The language of CT scan reports

Posted December 11th, 2008 by Jane

When I read my scan reports…a couple of days after a friendly phone chat with oncologist, they always seem a bit different from how she reports them.

The blood clot for example is not just a ‘possibility’ but ‘a filling defect presumably thrombus seen in the left internal jugular vein.’ That explains the rush for heperin and warfarin.

I’ve noticed that strangely the word ‘cancer’ is always missing from scan reports, as is ‘carcinoma’…the word used on biopsy reports. Scans have the language of lesions and metasteses and lymph nodes and disease progression.

The new ‘lymph node’ in my right armpit measures 4cm…which is ‘large’. And its grown during chemotherapy in three months. A scan just measures what is there on the day…no wonder practice is not to routinely scan primary breast cancer patients at regular check ups. It can all change so quickly.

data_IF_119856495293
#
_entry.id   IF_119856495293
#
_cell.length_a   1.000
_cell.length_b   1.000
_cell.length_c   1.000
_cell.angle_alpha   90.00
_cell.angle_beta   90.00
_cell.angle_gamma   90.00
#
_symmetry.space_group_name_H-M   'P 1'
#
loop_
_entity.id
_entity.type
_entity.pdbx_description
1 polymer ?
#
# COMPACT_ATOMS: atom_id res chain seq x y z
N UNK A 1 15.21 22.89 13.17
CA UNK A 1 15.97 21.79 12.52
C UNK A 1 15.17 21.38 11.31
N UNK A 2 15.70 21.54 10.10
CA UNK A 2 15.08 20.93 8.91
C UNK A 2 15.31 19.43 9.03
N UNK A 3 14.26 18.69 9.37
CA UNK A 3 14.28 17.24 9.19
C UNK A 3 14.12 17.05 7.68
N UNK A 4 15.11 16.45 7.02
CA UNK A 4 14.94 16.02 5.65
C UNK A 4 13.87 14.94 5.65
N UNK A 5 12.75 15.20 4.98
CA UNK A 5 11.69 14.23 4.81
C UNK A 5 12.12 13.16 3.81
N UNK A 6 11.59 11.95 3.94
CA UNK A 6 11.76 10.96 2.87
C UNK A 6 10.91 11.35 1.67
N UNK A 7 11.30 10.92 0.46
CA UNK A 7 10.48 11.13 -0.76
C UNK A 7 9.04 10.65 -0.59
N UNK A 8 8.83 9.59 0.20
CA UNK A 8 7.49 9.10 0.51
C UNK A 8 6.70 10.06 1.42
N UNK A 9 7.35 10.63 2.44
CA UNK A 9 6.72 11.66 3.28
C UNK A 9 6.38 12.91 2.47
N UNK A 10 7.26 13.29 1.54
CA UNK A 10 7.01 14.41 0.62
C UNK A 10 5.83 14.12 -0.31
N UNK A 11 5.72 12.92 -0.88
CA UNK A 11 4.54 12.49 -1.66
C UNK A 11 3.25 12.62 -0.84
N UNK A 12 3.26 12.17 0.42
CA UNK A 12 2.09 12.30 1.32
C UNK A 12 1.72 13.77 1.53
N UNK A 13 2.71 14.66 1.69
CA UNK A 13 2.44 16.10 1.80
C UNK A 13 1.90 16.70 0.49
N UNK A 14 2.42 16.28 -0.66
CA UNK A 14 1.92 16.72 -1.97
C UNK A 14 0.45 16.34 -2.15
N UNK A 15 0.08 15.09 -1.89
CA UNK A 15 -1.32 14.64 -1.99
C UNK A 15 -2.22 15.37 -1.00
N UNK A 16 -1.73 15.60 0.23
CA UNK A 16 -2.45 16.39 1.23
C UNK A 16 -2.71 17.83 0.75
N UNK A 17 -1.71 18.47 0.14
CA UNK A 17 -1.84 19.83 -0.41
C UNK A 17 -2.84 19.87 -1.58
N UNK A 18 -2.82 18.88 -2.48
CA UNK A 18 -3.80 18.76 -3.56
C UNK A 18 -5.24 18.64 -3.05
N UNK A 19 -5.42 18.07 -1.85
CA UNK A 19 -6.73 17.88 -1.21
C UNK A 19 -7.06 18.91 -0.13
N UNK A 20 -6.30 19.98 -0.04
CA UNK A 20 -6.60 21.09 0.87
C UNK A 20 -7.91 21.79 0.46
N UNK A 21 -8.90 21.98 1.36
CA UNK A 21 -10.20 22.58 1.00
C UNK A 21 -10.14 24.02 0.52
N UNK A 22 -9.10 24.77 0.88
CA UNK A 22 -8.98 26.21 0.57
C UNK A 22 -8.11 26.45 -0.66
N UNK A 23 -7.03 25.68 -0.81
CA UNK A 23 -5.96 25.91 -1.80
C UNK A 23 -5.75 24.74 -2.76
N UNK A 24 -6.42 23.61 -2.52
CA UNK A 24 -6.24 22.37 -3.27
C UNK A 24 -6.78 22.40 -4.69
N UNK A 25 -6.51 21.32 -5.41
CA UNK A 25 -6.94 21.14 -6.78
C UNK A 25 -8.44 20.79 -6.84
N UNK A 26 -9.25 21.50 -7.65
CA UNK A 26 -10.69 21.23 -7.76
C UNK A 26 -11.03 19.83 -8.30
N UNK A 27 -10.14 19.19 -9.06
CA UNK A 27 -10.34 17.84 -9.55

And as for my lungs…well yet again ‘there is consolidation in the left lower lobe which may be inflammatory in origin’. Or what? Cause in the conclusions radiologist writes: ‘Although the left lower lobe consolidation may be inflammatory, I am concerned regarding the changes in the subcutaneoous tissues of the left breast which appear more conspicuous than on the previous CT scan.’ Everyone expects the cancer to go to my lungs next…so maybe the detail in the scheme of things doesn’t matter.

And no mention of the ’shotty mediastinal nodes’ nor the ‘few tiny para aortic nodes of unclear significance’ spotted last time round. Well that’s good then.